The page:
Tuesday, June 28, 2011

Generous anonymous grant allows construction to continue


Keith Mackay, president of State Stone, is preparing rock to be replaced in the front gable of the 121-year-old Oneida Stake Academy Building. It will feature the name of the building engraved into the rocks, as it appeared originally.


June 24, 2011

The Oneida Stake Academy Foundation (OSAF) received today a gift of $100,000 from the family of a Preston High School alumni who wishes to remain anonymous. This is the initial installment of a larger gift promised by the family, said Nathan Hale, chairman of the board of the OSAF.
           
The gift qualifies the foundation for an additional $50,000 from the Murdock Charitable Trust, of Washington. These matching funds were promised to the foundation in 2008 upon meeting the Murdock Trust’s match requirements.

This $150,000 will be used by the Oneida Stake Academy Foundation to repair the front fa├žade of the building, which fell out during an earthquake in the 1960s. The building’s name, once etched into that portion of the building, will be matched by master stonemasons under the direction of Keith Mackay, of State Stone in Salt Lake City.

Stone to be used for the project is either reclaimed from that earthquake’s rubble or was taken from the academy’s original quarry on a hill north of Franklin by Mackay a few years ago.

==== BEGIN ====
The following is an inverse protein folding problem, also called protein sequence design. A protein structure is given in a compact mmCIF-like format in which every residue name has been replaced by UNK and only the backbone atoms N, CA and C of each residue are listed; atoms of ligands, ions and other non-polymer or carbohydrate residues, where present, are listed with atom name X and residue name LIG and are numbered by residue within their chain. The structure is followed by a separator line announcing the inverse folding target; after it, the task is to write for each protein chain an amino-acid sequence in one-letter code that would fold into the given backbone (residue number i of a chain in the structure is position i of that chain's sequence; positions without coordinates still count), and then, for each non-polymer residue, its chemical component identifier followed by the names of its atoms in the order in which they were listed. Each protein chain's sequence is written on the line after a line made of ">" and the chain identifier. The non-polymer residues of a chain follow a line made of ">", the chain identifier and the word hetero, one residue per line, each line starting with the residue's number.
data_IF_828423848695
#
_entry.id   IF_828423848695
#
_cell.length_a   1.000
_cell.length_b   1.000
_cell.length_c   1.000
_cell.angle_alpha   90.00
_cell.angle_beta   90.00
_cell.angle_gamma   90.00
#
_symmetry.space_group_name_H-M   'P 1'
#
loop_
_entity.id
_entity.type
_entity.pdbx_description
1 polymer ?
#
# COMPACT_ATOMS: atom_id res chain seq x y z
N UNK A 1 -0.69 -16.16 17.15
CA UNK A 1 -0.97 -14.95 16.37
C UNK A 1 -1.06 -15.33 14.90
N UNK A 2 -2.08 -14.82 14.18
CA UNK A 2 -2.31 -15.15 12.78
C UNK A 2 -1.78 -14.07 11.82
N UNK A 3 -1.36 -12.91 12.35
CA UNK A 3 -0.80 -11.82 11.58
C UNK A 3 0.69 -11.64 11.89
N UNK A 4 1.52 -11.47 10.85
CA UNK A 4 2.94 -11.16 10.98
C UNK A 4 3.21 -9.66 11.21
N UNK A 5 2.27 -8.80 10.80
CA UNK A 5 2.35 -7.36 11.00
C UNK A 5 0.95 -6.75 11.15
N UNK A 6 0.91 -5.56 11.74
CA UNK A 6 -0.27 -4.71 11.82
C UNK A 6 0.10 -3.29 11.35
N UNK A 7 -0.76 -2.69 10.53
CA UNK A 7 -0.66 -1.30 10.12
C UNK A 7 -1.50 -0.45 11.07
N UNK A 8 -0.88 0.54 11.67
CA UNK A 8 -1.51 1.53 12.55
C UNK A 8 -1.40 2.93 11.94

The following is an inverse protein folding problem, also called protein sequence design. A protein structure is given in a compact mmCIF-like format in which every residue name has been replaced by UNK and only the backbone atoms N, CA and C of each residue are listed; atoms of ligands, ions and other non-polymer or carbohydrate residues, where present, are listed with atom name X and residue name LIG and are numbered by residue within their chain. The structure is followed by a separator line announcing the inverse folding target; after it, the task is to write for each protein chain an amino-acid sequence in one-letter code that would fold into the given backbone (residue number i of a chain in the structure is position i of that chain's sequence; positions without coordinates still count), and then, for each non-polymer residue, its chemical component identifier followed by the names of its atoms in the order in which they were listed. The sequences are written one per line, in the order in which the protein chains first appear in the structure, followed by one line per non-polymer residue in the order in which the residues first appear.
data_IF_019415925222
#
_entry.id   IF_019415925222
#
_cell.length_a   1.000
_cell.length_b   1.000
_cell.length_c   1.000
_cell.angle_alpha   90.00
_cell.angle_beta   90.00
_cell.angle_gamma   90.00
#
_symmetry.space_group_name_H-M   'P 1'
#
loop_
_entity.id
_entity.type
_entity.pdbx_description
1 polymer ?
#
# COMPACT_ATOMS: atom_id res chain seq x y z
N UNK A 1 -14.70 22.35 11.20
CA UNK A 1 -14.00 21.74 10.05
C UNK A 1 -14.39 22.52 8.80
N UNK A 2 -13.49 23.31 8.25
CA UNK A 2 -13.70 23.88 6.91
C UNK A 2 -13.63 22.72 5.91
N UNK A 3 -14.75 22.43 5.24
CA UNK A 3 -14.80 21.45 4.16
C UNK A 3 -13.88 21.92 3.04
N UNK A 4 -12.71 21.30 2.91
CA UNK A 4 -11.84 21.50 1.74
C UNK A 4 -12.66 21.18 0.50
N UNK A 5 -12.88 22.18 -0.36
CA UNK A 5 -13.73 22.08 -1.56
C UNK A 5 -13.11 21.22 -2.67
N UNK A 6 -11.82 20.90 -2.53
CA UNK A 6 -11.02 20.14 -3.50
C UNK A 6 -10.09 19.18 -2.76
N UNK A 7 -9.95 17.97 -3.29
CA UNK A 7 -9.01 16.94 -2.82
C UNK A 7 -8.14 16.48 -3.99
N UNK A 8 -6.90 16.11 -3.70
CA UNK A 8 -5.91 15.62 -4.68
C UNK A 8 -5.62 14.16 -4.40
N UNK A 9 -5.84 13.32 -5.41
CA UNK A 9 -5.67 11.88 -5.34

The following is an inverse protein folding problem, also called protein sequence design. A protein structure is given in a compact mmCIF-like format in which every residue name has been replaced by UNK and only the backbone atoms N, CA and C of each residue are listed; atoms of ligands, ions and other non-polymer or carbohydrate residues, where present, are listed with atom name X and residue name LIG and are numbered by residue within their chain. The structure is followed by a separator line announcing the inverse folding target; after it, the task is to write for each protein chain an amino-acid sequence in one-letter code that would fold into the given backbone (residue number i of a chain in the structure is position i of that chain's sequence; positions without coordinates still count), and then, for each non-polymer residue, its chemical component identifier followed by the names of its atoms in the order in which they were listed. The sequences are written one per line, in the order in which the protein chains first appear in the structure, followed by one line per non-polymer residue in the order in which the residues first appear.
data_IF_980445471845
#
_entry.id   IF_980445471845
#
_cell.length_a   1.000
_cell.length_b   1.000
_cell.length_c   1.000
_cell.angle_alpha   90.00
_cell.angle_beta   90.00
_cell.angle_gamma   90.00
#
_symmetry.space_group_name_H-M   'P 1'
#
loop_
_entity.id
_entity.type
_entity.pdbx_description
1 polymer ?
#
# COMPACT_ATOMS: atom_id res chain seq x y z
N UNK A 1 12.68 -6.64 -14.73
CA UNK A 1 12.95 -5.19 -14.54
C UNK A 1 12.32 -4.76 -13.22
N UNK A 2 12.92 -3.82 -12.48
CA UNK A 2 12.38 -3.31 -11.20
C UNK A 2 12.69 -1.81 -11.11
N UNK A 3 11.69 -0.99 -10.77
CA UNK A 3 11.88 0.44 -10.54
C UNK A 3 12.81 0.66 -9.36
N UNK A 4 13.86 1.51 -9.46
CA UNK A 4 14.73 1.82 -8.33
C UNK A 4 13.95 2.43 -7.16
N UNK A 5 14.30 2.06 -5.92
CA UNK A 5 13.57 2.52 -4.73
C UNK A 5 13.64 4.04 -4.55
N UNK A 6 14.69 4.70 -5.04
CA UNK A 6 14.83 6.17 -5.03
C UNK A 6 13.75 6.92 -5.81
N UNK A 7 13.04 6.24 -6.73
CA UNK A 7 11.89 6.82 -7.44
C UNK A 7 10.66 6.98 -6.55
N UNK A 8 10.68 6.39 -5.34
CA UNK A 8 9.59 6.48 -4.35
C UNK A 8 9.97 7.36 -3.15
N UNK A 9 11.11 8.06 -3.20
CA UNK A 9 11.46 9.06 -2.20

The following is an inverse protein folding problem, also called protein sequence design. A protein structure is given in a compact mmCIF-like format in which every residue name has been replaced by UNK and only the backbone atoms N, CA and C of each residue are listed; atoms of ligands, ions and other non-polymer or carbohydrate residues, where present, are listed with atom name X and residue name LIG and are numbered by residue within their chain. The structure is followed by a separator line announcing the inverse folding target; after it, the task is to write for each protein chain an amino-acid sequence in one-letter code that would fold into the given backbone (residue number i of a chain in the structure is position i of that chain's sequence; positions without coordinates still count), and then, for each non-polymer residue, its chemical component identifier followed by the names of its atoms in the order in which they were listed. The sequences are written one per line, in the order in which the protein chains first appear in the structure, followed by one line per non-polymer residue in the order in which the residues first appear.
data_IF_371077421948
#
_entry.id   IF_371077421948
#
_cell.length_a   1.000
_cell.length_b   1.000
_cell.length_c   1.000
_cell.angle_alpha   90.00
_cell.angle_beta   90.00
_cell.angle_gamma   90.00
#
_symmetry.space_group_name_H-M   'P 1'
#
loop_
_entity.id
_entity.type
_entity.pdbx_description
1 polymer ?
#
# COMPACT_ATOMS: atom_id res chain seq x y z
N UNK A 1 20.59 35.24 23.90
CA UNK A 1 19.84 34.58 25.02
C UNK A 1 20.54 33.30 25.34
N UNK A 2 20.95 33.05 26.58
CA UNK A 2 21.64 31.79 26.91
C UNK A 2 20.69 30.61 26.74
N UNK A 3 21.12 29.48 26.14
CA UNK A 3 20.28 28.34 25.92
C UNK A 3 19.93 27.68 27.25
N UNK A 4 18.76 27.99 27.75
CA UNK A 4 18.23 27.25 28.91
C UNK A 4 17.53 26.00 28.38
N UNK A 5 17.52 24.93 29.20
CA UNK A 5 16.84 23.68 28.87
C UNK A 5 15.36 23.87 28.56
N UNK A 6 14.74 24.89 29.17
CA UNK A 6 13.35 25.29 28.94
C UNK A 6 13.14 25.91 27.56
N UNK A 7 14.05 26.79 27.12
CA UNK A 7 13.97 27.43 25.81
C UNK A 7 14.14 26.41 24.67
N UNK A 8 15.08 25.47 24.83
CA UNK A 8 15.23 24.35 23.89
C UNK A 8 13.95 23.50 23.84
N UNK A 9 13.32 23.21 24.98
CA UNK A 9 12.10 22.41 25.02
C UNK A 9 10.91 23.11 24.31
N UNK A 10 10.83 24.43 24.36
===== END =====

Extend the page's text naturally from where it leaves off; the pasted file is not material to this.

Among other clients Mackay works extensively with The Church of Jesus Christ of Latter-day Saints on their stone-laying projects. He was the project stone coordinator in the reconstruction of the Nauvoo Temple, which was dedicated in 2002. State Stone repairs and maintain the stone in older buildings such as the Manti Temple, and have restored the stonework on several historical chapels.

He directed the repair of the damaged corner on the Oneida Stake Academy in 2006. Mackay, now in his 80s, is passionate about his craft, and the Oneida Stake Academy holds a special place in his heart. He is the nephew of OSA alum, Harold B. Lee, and spent much of his youth in the Lee home.

“I want to see that building done,” he said. He spent much of his own funds to obtain the rights to quarry the stone for the academy's repairs.

The board members of the Oneida Stake Academy Foundation are thrilled with the financial support just received, and invite other Preston High alumni to join the cause.

Tax-deductible donations can be made to the Oneida Stake Academy Foundation and sent to P.O. Box 555, Preston, Idaho. At present, all funds raised will be pooled to meet the requirements of an additional $50,000 from the Murdock Trust.

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